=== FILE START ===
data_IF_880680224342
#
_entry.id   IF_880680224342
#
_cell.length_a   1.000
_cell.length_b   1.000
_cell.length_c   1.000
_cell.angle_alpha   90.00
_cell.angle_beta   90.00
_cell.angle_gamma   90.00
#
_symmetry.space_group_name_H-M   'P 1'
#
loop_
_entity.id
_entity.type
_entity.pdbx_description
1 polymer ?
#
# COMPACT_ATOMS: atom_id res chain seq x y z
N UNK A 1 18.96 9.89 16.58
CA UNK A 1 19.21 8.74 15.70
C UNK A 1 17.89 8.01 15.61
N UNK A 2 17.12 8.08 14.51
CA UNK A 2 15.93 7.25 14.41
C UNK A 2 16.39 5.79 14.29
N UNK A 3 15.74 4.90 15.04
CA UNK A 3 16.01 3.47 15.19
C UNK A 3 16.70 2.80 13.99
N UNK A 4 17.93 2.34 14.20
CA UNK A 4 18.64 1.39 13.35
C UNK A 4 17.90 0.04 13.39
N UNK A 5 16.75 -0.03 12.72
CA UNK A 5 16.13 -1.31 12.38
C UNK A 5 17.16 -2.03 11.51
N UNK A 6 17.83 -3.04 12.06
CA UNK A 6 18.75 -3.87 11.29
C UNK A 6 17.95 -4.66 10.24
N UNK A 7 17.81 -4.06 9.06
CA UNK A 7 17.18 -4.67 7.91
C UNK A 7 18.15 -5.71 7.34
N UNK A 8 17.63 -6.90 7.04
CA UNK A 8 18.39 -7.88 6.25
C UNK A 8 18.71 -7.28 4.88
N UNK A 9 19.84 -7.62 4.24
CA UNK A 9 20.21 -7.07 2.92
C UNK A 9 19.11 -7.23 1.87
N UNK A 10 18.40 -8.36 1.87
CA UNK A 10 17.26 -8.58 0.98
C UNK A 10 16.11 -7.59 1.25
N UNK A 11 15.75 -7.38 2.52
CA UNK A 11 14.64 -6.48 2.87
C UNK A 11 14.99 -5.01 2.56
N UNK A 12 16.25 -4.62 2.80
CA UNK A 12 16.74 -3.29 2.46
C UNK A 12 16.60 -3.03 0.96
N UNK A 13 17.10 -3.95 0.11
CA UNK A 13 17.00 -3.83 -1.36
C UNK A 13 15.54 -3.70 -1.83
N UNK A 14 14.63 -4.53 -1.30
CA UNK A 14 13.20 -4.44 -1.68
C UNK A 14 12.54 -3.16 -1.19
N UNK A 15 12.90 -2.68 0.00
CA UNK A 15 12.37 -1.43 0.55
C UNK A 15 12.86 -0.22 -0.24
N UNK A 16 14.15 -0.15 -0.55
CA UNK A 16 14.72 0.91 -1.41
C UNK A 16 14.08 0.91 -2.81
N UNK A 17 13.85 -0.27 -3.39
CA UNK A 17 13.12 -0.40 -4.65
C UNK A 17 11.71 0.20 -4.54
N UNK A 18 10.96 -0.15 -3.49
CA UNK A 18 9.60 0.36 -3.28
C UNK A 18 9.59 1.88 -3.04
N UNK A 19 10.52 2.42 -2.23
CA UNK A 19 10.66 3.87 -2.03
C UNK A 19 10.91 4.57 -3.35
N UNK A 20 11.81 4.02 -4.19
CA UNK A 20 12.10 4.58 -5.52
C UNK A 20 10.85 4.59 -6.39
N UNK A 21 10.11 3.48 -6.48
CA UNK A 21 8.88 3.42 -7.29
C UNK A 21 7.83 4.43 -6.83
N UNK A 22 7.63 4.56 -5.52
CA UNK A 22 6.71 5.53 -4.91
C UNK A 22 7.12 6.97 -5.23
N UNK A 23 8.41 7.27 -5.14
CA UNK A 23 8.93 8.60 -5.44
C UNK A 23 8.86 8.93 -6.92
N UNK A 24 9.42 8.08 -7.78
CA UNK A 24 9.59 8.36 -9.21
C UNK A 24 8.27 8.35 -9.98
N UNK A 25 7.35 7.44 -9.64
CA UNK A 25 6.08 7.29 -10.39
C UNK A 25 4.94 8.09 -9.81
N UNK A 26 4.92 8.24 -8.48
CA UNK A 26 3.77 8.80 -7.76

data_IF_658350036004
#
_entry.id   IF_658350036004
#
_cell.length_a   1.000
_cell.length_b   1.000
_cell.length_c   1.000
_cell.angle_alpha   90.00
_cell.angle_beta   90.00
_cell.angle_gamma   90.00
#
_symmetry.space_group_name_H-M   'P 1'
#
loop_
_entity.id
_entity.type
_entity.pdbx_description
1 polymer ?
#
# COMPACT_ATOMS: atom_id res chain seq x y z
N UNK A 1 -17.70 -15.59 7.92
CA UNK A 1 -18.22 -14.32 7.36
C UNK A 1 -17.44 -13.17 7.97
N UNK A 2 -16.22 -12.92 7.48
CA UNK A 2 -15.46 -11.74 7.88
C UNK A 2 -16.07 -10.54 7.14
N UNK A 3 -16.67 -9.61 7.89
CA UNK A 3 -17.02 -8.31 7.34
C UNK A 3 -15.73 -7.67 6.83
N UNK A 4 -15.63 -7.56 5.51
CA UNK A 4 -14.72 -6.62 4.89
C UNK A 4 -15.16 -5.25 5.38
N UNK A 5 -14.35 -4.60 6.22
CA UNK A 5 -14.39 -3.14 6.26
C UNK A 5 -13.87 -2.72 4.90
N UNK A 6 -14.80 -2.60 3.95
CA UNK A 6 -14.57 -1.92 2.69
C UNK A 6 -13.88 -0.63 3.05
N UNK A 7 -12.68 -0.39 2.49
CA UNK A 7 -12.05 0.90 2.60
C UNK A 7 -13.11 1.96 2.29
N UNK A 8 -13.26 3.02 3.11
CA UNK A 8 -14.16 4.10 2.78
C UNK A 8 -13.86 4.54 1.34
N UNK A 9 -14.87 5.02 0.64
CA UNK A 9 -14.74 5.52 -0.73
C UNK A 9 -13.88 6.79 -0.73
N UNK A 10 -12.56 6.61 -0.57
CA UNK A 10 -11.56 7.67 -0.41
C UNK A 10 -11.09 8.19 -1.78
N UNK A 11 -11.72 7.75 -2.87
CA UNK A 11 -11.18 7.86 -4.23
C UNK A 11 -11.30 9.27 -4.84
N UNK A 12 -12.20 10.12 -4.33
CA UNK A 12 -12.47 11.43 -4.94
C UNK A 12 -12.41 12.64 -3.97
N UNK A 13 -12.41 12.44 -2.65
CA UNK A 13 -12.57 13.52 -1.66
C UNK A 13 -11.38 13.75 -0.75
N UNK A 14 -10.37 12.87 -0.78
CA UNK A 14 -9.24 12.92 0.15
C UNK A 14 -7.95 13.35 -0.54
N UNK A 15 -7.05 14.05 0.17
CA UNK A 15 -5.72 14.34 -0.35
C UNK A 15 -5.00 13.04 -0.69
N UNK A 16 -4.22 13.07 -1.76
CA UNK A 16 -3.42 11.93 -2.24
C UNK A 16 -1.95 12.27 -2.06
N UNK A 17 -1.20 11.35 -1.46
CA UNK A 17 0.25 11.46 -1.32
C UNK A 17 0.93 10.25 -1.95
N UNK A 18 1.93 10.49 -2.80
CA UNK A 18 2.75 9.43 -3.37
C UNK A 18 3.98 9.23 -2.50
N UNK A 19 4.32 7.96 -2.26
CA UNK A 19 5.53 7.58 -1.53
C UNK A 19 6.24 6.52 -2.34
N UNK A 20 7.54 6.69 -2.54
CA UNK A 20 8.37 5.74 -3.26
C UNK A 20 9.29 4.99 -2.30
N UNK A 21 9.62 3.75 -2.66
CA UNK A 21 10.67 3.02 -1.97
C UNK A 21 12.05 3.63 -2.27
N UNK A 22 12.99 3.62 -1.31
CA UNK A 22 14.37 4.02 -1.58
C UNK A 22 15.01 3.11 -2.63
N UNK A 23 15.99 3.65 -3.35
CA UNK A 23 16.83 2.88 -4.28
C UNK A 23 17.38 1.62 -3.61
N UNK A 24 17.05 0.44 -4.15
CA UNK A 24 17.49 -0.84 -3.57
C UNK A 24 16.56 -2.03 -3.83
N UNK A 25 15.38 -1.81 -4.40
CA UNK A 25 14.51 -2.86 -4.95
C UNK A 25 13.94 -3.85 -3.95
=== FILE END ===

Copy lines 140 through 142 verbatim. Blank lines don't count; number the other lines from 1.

CA UNK A 8 -14.16 4.10 2.78
C UNK A 8 -13.86 4.54 1.34
N UNK A 9 -14.87 5.02 0.64